Human Rights

Ukraine: One ‘Regime Change’ Too Many?

President Barack Obama discusses Ukraine during a meeting with members of his National Security Staff in the Oval Office, Feb. 28, 2014. (Official White House Photo by Pete Souza)

Exclusive: Russia’s parliament has approved President Putin’s request for the use of force inside neighboring Ukraine, as the latest neocon-approved “regime change” spins out of control and threatens to inflict grave damage on international relations, ex-CIA analyst Ray McGovern explains.

A Shadow US Foreign Policy

Carl Gershman, president of the National Endowment for Democracy.

Exclusive: A shadow foreign policy apparatus built by Ronald Reagan for the Cold War survives to this day as a slush fund that keeps American neocons well fed and still destabilizes target nations, now including Ukraine, creating a crisis that undercuts President Obama, reports Robert Parry.

Cheering a ‘Democratic’ Coup in Ukraine

Logo of Ukraine's extreme right-wing nationalist party, Svoboda.

Exclusive: There’s been much celebration in U.S. political and media circles over the violent ouster of Ukraine’s democratically elected president. Nearly everyone is hailing this putsch and ignoring that it was spurred on by neo-Nazi militias, Robert Parry reports.

Standing Up to Militarism

Sister Megan Rice, one of the three Transform Now Plowshares activists sentenced to prison for a symbolic protest at the Oak Ridge nuclear facility in Tennessee.

A federal judge meted out multi-year prison terms to three anti-nuclear activists from the Transform Now Plowshares group for a symbolic protest at a U.S. nuclear facility in Tennessee. The protesters had been inspired by the courageous White Rose movement in Nazi Germany, as Gary G. Kohls explains.

A Selective View of ‘Democracy’

Ousted Ukrainian President Viktor Yanukovych.

Americans like the idea of promoting “democracy,” but prominent U.S. commentators praised the ouster of democratically elected leaders in Egypt and Ukraine, siding with military coup makers in Egypt and right-wing rioters in the streets of Ukraine. That suggests “democracy” is a malleable concept for many in Official Washington, as ex-CIA analyst Paul R. Pillar…

A New Neocon Push for Syrian War

U.S. Secretary of State John Kerry on Aug. 30, 2013, claims to have proof that the Syrian government was responsible for a chemical weapons attack on Aug. 21, but that evidence failed to materialize or was later discredited. [State Department photo]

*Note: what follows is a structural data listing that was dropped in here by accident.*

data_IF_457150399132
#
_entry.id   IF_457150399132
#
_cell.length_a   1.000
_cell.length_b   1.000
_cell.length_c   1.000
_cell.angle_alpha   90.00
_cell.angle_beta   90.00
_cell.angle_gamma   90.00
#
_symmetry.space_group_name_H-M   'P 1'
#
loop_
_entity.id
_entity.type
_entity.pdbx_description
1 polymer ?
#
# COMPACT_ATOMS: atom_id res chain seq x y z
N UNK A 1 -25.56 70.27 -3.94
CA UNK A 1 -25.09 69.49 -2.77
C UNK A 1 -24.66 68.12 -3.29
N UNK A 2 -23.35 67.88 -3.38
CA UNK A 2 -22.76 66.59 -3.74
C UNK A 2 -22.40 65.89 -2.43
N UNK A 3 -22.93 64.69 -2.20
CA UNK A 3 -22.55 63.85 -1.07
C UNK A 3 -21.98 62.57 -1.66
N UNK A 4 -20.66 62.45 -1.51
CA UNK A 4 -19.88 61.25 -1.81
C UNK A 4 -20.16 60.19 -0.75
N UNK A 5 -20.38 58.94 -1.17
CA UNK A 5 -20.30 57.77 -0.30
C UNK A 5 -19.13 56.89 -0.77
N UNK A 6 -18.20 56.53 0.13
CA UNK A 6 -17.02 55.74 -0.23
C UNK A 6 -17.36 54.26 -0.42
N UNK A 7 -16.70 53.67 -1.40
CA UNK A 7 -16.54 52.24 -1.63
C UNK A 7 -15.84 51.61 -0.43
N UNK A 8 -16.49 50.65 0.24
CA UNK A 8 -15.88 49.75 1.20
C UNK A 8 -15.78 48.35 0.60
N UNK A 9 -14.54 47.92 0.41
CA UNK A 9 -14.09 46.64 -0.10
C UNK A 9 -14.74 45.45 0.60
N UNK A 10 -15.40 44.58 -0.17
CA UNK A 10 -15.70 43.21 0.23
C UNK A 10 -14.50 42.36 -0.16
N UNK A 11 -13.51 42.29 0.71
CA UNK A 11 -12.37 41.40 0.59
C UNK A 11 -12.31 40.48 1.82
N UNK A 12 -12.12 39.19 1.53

The neocon agenda of “regime change” in disfavored countries continues unabated with new pressure for a U.S. military intervention in Syria, billed as “humanitarian” and coupled with ridicule for anyone who favors the frustrating course of diplomacy, as ex-FBI agent Coleen Rowley explains.

Six Decades of H-Bomb Cover-ups

The U.S. hydrogen bomb explosion codenamed Bravo on March 1, 1954.

Hydrogen bomb explosions six decades ago gave the world a glimpse into the apocalypse and spread radioactive fallout around the globe – but the worst suffering was inflicted on natives of U.S. protectorates in the Pacific Ocean, writes Beverly Deepe Keever.

The Future of the Palestinians

Author and academic Norman Finkelstein. (Photo credit: Miguel de Icaza)

Many analysts expect Secretary of State Kerry’s Israeli-Palestinian peace talks to fail like all previous ones, but there is a chance that the isolated Palestinian Authority will acquiesce to Israeli demands. If so, what’s the future of the BDS movement, asks Lawrence Davidson.

Neocons and the Ukraine Coup

Assistant Secretary of State for European Affairs Victoria Nuland.

Exclusive: American neocons helped destabilize Ukraine and engineer the overthrow of its elected government, a “regime change” on Russia’s western border. But the coup – and the neo-Nazi militias at the forefront – also reveal divisions within the Obama administration, reports Robert Parry.

Seeing Evil in the New Russia

Russian President Vladimir Putin.

Amid the flag-waving in Sochi, U.S. commentators instructed American TV viewers on the evils of modern Russia in what looks like a reprised cold war. Left out of these denunciations was any balance from looking in the mirror at a litany of U.S. misdeeds, writes Danny Schechter.